Baseboards and Window Trim

Trimmed Gable Window

Trimmed Gable Window

Sunday, September 27, 2015

I had a pretty productive and relatively fun day working on the tiny house yesterday. I spent most of the morning cutting up all of the baseboards and cabinet toe kicks for the entire house. I didn’t nail them all in place yet, but I did test fit them and they all look really good.

When I was done with the baseboards, I spent a couple of hours doing some complicated woodworking to create the interior trim for the gable window. The trim for the gable window was already complicated because of the pentagonal shape of the window. The shape required me to cut several pieces of trim at a 53° angle, which is more than my compound miter saw can handle unless I turn the boards perpendicular to the saw. The installation was further complicated by the fact that for some reason the window did not get installed perfectly plumb. As a result, although the bottom of the window frame is flush with the interior siding, the top of the window sticks out past the siding by almost a quarter of an inch. To deal with this, I needed to notch the back side of each piece of trim to a different depth at the top of the piece than the bottom. This required creating a jig where I turned each piece of trim on its side and lined up my circular saw guide along the edge of that piece at an angle so the saw would notch more material off of one end than the other. As I said, it took me a couple of hours. However, I eventually got it all to work and only created a few scrap pieces of trim in the process. I think the final effect of the trim around the gable window is pretty nice and I’m rather proud of all the woodworking I had to do to create it.

Window Frame Sticking Out Past Siding at Top

Window Frame Sticking Out Past Siding at Top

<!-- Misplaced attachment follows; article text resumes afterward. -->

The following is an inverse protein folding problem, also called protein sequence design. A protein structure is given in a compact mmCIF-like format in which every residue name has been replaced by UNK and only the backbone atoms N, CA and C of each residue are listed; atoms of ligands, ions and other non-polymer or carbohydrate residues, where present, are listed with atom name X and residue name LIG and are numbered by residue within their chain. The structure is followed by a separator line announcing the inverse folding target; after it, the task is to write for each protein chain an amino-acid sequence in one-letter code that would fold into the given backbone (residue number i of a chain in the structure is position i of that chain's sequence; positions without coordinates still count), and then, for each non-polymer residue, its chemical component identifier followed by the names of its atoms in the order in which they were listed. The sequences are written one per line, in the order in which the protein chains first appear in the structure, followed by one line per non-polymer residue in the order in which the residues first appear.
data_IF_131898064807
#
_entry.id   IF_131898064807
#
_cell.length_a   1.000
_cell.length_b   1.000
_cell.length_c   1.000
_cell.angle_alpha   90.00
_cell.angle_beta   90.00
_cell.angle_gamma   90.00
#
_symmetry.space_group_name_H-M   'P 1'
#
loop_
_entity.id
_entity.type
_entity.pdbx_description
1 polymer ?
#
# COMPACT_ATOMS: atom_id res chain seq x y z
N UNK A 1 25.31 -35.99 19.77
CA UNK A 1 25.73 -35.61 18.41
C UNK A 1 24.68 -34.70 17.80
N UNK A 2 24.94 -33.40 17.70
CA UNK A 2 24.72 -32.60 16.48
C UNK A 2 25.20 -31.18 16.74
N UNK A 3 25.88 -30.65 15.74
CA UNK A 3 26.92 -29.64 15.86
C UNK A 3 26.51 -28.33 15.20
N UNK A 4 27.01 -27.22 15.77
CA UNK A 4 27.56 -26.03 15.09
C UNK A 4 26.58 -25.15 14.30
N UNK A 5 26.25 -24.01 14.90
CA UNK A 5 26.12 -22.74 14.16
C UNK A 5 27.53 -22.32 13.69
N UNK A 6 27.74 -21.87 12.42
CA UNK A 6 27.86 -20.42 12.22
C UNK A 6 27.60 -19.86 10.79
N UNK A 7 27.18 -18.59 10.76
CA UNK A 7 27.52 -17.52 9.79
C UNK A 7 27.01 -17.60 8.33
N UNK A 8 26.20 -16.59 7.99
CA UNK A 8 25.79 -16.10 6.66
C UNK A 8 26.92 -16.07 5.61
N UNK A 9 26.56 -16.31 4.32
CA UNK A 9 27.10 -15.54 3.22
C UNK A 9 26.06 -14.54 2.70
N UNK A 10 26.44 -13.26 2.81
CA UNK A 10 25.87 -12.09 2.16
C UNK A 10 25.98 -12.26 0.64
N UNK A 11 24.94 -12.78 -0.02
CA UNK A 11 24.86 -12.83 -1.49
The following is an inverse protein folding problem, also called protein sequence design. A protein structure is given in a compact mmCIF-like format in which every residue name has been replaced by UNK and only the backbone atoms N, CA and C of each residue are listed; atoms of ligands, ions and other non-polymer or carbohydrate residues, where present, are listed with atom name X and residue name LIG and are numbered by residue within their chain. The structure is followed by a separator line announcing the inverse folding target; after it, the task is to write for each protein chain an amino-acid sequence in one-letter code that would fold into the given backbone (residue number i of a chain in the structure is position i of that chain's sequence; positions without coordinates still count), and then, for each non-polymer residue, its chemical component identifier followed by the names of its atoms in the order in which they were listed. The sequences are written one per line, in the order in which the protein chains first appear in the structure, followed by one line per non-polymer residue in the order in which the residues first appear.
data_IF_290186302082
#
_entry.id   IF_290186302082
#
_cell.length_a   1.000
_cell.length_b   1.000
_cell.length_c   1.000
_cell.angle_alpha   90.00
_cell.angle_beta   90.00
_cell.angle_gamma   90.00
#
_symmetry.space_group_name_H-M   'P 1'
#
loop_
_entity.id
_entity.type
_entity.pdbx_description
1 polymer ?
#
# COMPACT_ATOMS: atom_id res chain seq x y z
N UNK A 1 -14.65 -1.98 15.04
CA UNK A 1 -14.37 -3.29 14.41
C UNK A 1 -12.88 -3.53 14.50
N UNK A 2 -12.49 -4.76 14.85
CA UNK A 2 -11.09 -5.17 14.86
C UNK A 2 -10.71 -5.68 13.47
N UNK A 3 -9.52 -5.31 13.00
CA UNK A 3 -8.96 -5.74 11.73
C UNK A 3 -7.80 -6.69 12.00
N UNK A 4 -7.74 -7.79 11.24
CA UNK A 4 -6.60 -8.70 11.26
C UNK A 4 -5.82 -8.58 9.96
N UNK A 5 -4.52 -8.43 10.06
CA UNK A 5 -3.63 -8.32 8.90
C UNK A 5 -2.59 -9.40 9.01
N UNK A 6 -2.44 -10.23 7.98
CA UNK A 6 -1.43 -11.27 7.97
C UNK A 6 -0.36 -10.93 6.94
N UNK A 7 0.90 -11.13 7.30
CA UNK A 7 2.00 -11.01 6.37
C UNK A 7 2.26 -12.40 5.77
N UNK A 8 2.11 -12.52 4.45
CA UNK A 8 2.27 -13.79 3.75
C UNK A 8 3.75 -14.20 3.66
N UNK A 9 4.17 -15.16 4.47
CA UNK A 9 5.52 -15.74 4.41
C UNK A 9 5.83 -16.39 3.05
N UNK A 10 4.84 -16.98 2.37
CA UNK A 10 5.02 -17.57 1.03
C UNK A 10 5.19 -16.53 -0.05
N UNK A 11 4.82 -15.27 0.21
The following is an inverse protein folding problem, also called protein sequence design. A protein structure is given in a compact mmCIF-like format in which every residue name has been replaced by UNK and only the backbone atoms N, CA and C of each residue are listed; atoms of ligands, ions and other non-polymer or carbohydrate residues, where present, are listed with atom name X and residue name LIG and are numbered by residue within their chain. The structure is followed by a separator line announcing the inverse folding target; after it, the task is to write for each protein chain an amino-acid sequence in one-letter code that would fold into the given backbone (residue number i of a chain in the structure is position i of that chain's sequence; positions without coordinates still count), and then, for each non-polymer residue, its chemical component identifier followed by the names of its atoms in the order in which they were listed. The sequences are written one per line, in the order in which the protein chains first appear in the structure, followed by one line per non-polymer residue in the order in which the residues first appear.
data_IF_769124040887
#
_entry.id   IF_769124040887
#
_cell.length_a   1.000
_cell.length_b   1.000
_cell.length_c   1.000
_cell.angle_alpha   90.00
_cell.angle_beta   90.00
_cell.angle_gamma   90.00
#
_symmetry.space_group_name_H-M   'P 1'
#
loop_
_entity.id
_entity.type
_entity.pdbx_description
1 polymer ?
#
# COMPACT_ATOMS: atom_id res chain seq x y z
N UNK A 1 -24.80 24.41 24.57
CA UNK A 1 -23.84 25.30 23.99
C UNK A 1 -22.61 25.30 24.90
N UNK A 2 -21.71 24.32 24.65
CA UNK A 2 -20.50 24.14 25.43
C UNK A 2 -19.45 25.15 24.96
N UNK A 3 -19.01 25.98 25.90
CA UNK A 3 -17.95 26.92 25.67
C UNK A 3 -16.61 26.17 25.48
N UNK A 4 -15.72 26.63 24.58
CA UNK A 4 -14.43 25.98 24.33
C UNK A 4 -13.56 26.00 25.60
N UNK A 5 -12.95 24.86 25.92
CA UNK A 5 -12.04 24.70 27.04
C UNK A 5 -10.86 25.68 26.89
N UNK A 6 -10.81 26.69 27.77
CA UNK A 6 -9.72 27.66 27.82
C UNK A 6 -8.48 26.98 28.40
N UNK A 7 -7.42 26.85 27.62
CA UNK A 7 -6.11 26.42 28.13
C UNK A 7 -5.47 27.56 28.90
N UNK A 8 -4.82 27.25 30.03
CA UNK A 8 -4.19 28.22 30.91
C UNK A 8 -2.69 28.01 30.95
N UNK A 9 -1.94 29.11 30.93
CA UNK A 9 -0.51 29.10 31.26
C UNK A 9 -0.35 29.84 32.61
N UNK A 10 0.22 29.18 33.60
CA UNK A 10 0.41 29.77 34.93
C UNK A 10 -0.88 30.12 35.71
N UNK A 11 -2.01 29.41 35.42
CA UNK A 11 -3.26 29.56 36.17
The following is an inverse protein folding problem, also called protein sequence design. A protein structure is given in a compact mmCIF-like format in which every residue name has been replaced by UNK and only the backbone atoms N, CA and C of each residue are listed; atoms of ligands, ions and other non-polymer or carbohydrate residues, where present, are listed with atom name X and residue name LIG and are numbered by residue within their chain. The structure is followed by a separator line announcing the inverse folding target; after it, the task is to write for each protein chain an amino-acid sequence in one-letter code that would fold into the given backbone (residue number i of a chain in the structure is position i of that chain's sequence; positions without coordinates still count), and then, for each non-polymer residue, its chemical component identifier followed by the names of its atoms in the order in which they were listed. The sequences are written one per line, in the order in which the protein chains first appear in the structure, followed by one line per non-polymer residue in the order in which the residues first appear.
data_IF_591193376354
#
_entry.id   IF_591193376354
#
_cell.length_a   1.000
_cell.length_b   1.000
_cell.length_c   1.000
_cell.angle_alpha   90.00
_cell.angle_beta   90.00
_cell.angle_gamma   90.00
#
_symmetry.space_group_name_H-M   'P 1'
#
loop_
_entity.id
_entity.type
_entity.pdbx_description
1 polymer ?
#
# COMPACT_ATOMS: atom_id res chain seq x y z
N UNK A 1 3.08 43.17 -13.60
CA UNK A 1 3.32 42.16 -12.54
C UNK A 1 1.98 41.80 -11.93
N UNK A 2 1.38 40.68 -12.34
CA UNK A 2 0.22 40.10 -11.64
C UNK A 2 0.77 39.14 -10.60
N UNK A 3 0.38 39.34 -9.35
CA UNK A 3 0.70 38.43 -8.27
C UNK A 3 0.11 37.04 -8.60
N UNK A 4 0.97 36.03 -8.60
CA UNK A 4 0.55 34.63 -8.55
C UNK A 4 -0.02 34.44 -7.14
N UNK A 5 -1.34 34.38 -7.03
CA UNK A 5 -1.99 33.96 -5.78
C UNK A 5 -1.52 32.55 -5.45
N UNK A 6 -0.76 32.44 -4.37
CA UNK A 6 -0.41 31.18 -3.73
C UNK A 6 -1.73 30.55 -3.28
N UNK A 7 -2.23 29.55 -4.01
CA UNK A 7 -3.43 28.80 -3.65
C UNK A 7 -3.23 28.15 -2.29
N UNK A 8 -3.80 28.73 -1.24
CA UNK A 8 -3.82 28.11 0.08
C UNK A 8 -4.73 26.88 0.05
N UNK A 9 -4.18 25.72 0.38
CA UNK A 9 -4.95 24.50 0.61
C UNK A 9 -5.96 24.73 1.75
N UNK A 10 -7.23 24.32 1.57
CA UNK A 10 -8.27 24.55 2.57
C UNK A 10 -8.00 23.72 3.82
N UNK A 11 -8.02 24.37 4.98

Top Piece Notched

Top Piece of Trim Notched

Back of Window Trim Notched at Increasing Depths from Top to Bottom

Backside of Window Trim Notched at Increasing Depths from Bottom to Top

After I finished the gable window trim, I spent the rest of the afternoon installing a small shelf over the front door that runs the width of the house. That was a little more difficult than I expected only because the 1 x 8 pine board that I used ended up being a little bit warped in both the horizontal and vertical directions. In the vertical direction, the board flexed pretty well and I was able to fix the warping simply by screwing the shelf down to horizontal support along the front wall. However, fixing the warp in the horizontal direction ended up being impossible. The board was just too stiff. I tried a bunch of things and couldn’t get any of them to work so I eventually decided to just live with it. The result is that there is a quarter inch gap between the edge of the shelf and the front wall. However, you can’t see it unless you climb up on a ladder and look at the shelf from above.

Shelf Over Front Door

Shelf Over Front Door

While I was working yesterday afternoon, Sheila came out and helped with some of the finish work. She added knobs and handles to all of the cabinets, added hinges to the lid of the toilet box and a latch to the closet door. When she finished that, she also cut up and installed all of the corner trim in the bathroom. I was so happy with how all of those things turned out. It’s that kind of finish work that is starting to make the house look really, really good.

Cabinet Hardware!

Cabinet Hardware!

Sheila Adding a Latch for Closet Door

Sheila Adding a Latch for Closet Door

The last thing I did this weekend was to cut out and install the wood panel that goes over the mechanicals cabinet on the side of the space for the fridge. The wood that I used was basically an extra cabinet panel that I purchased when I bought my cabinets from IKEA. However, IKEA no longer makes that style of cabinets, so I had to be really careful not to make any mistakes cutting all the required holes. Luckily, it all came out well and I now have a nice panel that not only hides my mechanicals box, but is also removable if needed. That’s very important because if I ever need to replace my water tank, pulling it out through that opening is the only way to do it.

Panel with Holes Cut

Panel with Holes Cut

Panel in Place

Panel in Place

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